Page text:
iVoyage: Exploring Istanbul via Azamara Club Cruises
After traveling almost half-way around the globe, I arrived in Istanbul in time for dinner on Azamara Quest. Upon waking I set out for an entire day of sightseeing in Istanbul is Turkey’s largest city, located at the Bosporus. Since I had been to Istanbul before, I opted to go it alone (plus I wanted to sleep in). For those that wanted the organized tour from the ship, there were three to choice from, which I would recommend for anyone that wants to avoid getting around on their own and having to deal with getting tickets to the sights.
To avoid disappointment, make sure to plan ahead. For those that arrived with enough time to explore the city could do so because Azamara Quest overnighted and then stayed in port long enough to accommodate two days of touring.
The cruise ships dock at the northern side of the Galata bridge which is situated at the Karaköy neighborhood of the Beyoğlu district. There is a tram that will transport you around (4 Euros each way) from the port area to the Galata bridge. There is the BigBus Istanbul that has a variety of of pricing options that start at 30 Euros for a city tour of the major sites. The bus is good if you want to pick and chose your landmarks and tour independently. I got on the bus for one stop because the driver did not know how to sell the tickets on the open-air coach. The up side is that I was able to get onto a water tour of the Bosporus, which is a must for full immersion into the area.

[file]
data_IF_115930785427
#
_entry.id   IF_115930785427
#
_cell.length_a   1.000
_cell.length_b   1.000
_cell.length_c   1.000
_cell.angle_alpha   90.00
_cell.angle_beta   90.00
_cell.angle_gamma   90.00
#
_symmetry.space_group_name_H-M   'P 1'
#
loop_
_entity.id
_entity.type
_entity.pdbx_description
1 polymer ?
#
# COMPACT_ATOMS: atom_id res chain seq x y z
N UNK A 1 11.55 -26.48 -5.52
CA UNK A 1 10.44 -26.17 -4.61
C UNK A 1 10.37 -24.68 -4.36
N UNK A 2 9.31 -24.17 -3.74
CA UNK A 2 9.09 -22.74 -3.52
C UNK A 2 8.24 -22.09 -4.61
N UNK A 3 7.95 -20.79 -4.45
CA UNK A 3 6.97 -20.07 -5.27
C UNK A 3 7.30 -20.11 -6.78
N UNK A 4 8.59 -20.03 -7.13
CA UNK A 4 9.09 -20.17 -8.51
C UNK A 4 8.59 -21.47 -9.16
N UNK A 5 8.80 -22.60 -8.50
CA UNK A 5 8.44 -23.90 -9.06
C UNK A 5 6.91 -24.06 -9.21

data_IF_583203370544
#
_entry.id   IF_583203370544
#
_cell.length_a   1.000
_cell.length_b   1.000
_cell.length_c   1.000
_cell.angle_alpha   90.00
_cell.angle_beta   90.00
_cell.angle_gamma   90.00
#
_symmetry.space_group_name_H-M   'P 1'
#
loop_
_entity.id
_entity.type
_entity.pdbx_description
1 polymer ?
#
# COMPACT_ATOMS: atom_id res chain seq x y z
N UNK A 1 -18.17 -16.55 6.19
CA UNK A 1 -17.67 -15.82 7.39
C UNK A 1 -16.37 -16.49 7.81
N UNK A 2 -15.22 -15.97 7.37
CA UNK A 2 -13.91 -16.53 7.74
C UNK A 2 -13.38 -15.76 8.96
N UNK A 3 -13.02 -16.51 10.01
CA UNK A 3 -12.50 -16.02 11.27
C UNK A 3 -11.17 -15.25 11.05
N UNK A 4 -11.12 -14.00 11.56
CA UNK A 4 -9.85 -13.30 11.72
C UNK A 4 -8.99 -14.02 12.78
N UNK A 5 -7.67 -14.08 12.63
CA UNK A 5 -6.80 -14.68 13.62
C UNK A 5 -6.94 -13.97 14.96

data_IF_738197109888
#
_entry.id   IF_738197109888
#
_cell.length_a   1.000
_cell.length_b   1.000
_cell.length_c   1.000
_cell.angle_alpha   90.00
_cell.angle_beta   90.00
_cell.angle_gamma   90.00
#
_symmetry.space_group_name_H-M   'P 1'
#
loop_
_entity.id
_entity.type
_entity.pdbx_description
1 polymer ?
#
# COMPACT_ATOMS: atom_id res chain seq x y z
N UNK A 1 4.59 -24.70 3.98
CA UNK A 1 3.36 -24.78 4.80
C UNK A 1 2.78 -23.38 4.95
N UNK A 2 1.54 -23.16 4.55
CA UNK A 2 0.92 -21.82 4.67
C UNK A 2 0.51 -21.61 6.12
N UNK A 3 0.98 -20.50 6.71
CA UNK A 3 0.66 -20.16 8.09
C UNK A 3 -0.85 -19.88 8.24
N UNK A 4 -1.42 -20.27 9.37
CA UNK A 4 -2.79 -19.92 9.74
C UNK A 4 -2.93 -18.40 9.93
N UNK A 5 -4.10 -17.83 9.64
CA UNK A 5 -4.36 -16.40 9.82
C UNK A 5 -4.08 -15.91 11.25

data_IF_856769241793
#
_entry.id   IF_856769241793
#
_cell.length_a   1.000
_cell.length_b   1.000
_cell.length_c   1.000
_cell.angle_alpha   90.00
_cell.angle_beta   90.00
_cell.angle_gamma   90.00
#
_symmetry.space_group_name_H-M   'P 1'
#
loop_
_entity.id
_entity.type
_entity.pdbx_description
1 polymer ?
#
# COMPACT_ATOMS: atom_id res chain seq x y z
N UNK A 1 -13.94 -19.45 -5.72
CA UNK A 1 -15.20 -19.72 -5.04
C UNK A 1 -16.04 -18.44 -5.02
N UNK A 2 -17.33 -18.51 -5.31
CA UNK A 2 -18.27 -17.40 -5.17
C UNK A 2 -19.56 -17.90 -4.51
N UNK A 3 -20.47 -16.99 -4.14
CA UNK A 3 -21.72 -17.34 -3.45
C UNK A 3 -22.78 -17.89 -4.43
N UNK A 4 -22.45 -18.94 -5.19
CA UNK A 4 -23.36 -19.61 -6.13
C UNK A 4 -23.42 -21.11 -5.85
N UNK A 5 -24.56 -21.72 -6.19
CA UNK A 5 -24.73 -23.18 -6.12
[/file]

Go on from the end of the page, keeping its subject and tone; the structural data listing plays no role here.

History and culture galore: great mosques, ancient churches, museums, and bazaars
Istanbul has played an important role for Christianity during Roman and Byzantine time, and became Islamic with the Ottomans conquest in 1453. Most of the cultural highlights of Istanbul are concentrated in the old town.
Fun fact: Istanbul is the former capital of these four empires: the Roman, Byzantine, Latin and Ottoman Empire. This explains the multitude of palaces and imperial mosques in town.
The Old City – Blue Mosque (Sultan Ahmet Camii)
The Blue Mosque is renowned for its architecture. There are a total of six minarets (not all of them are in the photo), which makes it unique. Not to miss is the Blue Mosque, which I only saw from the outside today because I had already been inside on a previous visit. The architecture and story about this famous mosque is inspiring. Women need to make sure to bring a scarf or be prepared to wear a shoulder covering if going inside.
Topkapi Palace, a former home to Sultans and state headquarters
Within walking distance of the sites in the old town is the Topkapi Palace. This throwback to the Ottoman Empire was the home of the Sultans and their harem. Since the mid-1400s this summer palace was the house of power for three centuries.
Once a church and now a mosque, the Haiga Sophia is a must see for anyone coming to Istanbul. The enormity of the space is impressive as well as the fact that it took 10,000 people to construct the site, which was originally commissioned by Constantine the Great in 326.
Scenic boat tour on the Bosporus – sightseeing off the beaten path
Istanbul is unique for many reasons. One of the reasons is that it is a city that spans two continents: Asia and Europe. Bridges help connect the two in modern times. About a ten minute walk from the port, you can find a Hop-On – Hop Off boat tour of the Bosporus. Seeing the sites from the water is a great way to get another perspective of the city. Stops along the way included Beşiktaş (for the Naval Museum, and Yıldız Palace and Park), Emirgan, Küçüksu, and Beylerbeyi.
Follow along on social media
I will be using social media to create a digital travel journal of my trip, make sure to follow me on Twitter (@CrusieBuzz) or check out Facebook (CruiseBuzz). If you are into Intagram, I am also posting there too.
— Carrie Finley.Bajak (@CruiseBuzz) November 2, 2014
To see a recap of all my posts, check out my iVoyage summary page. As always, share with your friends and if you have any tips for me, do leave a comment.